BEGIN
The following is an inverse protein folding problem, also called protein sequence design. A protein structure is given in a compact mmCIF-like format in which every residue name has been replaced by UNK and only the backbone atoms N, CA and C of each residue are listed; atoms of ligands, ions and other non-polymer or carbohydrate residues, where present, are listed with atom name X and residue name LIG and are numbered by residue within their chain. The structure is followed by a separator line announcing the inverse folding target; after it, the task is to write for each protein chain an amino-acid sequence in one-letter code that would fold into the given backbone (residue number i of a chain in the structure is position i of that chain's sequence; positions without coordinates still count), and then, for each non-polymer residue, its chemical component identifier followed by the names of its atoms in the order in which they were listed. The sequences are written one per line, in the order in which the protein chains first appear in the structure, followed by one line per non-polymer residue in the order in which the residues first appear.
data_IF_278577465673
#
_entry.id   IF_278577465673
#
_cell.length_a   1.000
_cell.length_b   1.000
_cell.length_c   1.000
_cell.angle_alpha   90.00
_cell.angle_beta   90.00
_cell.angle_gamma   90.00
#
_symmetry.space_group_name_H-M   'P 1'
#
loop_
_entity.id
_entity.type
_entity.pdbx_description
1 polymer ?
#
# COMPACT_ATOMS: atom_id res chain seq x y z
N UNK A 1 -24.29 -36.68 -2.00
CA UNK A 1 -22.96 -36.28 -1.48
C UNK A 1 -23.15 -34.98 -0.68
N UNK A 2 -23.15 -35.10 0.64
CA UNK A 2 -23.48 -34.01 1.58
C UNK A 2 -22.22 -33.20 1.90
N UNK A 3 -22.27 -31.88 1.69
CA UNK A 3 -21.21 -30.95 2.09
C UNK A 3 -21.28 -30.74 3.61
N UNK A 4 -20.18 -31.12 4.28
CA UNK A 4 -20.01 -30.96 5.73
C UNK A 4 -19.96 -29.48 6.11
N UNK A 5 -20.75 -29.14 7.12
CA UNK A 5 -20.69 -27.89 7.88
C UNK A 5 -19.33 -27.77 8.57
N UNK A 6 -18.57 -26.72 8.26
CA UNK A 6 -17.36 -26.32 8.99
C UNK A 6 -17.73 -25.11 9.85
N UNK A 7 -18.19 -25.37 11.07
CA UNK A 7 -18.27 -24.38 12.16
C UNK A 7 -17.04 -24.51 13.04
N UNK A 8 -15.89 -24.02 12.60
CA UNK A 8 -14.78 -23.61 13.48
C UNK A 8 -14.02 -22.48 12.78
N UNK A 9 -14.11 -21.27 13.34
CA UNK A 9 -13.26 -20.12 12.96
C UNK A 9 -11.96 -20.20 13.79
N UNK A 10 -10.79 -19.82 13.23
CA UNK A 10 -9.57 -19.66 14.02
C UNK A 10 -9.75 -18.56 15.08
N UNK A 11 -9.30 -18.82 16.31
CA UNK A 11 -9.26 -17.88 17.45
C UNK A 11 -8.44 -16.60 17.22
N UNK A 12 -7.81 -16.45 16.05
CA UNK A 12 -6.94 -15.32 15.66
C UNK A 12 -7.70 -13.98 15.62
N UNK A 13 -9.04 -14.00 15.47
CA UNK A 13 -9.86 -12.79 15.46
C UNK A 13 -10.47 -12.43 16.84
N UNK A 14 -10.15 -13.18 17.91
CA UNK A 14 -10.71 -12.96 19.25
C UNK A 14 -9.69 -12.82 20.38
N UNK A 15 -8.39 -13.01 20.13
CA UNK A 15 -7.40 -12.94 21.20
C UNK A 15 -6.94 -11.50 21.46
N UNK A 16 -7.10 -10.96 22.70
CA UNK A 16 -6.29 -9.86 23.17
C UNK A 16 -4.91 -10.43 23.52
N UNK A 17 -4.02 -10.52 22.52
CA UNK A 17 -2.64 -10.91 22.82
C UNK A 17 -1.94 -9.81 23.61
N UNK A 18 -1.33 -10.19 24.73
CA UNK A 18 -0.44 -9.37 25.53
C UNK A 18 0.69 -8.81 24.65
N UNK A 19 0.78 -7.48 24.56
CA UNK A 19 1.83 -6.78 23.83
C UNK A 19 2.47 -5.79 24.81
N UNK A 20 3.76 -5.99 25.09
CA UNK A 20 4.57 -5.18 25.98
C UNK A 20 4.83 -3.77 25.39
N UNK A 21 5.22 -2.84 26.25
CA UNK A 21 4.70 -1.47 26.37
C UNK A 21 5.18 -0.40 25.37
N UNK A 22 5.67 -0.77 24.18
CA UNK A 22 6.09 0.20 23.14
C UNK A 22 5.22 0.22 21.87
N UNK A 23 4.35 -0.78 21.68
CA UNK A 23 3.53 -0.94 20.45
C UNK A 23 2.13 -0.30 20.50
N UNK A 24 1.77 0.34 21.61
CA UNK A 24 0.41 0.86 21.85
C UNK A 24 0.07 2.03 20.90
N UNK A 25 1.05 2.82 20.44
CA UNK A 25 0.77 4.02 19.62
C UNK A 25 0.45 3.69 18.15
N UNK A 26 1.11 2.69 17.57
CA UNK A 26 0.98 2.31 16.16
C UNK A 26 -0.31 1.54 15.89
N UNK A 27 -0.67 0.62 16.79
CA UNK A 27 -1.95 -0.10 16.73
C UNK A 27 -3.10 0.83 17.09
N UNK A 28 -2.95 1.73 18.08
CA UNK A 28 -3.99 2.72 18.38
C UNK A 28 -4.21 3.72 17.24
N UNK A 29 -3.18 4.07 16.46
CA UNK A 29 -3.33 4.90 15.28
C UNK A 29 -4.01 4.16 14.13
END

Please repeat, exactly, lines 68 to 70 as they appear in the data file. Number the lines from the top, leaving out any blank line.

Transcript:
CA UNK A 16 -6.29 -9.86 23.17
C UNK A 16 -4.91 -10.43 23.52
N UNK A 17 -4.02 -10.52 22.52